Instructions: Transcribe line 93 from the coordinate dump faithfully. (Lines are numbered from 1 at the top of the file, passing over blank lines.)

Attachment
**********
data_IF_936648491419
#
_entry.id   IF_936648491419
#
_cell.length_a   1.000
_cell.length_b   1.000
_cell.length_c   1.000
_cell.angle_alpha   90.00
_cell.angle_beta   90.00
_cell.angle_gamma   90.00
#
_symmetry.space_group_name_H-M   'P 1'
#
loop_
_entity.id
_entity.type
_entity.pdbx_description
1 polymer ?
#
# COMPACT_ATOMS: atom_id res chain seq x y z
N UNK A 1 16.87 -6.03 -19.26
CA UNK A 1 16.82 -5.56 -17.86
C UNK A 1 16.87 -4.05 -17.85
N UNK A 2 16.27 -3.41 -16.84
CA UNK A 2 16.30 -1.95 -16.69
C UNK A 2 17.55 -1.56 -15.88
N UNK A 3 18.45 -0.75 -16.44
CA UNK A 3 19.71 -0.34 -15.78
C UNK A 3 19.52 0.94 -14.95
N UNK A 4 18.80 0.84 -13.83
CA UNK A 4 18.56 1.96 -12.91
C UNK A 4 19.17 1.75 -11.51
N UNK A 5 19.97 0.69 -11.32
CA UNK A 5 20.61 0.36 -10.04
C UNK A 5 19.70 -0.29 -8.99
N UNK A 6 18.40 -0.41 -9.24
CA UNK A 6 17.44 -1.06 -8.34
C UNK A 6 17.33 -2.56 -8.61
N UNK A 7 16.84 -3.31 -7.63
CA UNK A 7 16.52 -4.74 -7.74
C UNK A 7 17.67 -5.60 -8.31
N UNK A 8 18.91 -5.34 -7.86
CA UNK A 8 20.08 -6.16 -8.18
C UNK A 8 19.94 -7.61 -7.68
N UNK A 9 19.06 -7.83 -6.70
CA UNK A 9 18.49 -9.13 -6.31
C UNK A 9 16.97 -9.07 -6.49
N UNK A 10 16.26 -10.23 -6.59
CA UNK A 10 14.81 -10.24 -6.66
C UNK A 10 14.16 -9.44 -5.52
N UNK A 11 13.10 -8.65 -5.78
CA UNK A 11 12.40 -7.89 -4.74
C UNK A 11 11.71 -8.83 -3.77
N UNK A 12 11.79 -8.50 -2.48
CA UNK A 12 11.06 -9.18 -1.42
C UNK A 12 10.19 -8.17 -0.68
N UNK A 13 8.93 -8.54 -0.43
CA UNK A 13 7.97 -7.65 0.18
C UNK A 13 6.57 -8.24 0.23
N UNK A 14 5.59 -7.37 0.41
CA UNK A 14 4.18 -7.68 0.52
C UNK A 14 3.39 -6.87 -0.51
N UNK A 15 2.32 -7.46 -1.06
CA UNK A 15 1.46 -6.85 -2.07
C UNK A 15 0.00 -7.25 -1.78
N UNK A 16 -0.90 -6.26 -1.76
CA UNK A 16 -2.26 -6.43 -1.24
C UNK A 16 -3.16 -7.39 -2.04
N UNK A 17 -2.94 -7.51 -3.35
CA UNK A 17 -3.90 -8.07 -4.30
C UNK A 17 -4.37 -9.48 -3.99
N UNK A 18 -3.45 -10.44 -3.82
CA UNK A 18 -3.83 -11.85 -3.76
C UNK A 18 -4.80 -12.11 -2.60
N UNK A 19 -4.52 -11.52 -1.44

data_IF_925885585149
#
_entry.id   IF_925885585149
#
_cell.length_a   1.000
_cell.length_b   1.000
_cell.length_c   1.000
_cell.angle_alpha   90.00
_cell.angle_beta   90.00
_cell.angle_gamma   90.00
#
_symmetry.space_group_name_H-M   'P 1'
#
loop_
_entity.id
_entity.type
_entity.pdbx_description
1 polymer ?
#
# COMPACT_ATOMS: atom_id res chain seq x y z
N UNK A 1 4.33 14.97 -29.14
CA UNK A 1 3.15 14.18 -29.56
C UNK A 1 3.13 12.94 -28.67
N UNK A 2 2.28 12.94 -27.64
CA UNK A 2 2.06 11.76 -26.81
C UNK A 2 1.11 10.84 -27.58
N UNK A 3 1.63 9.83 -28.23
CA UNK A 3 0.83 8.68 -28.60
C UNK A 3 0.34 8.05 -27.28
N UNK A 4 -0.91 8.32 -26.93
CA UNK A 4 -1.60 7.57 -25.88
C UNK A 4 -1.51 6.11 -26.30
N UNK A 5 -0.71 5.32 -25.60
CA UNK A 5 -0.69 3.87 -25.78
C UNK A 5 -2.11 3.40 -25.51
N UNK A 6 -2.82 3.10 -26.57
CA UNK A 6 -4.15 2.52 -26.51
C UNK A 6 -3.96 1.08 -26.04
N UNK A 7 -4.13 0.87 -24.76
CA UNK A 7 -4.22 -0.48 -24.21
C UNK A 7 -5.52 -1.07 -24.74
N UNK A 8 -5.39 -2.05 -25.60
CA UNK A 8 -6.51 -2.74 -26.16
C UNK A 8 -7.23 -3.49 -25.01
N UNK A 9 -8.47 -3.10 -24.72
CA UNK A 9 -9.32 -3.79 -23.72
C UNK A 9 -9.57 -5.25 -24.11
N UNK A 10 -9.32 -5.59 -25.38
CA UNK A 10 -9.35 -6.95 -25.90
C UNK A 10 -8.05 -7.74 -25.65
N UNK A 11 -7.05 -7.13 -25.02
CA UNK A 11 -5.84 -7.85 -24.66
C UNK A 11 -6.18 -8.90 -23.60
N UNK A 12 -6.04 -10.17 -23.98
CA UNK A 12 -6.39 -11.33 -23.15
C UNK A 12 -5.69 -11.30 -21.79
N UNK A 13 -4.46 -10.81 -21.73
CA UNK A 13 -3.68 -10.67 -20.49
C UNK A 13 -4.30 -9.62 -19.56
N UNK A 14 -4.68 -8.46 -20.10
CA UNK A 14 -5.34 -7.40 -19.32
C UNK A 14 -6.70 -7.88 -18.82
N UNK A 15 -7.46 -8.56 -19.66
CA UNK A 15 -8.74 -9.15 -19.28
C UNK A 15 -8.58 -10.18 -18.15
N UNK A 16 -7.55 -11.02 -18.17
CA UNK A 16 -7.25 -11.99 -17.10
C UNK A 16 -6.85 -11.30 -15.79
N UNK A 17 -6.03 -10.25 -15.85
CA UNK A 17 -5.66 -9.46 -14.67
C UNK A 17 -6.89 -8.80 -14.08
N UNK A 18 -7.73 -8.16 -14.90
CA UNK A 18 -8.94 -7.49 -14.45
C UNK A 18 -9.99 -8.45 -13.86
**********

1 polymer ?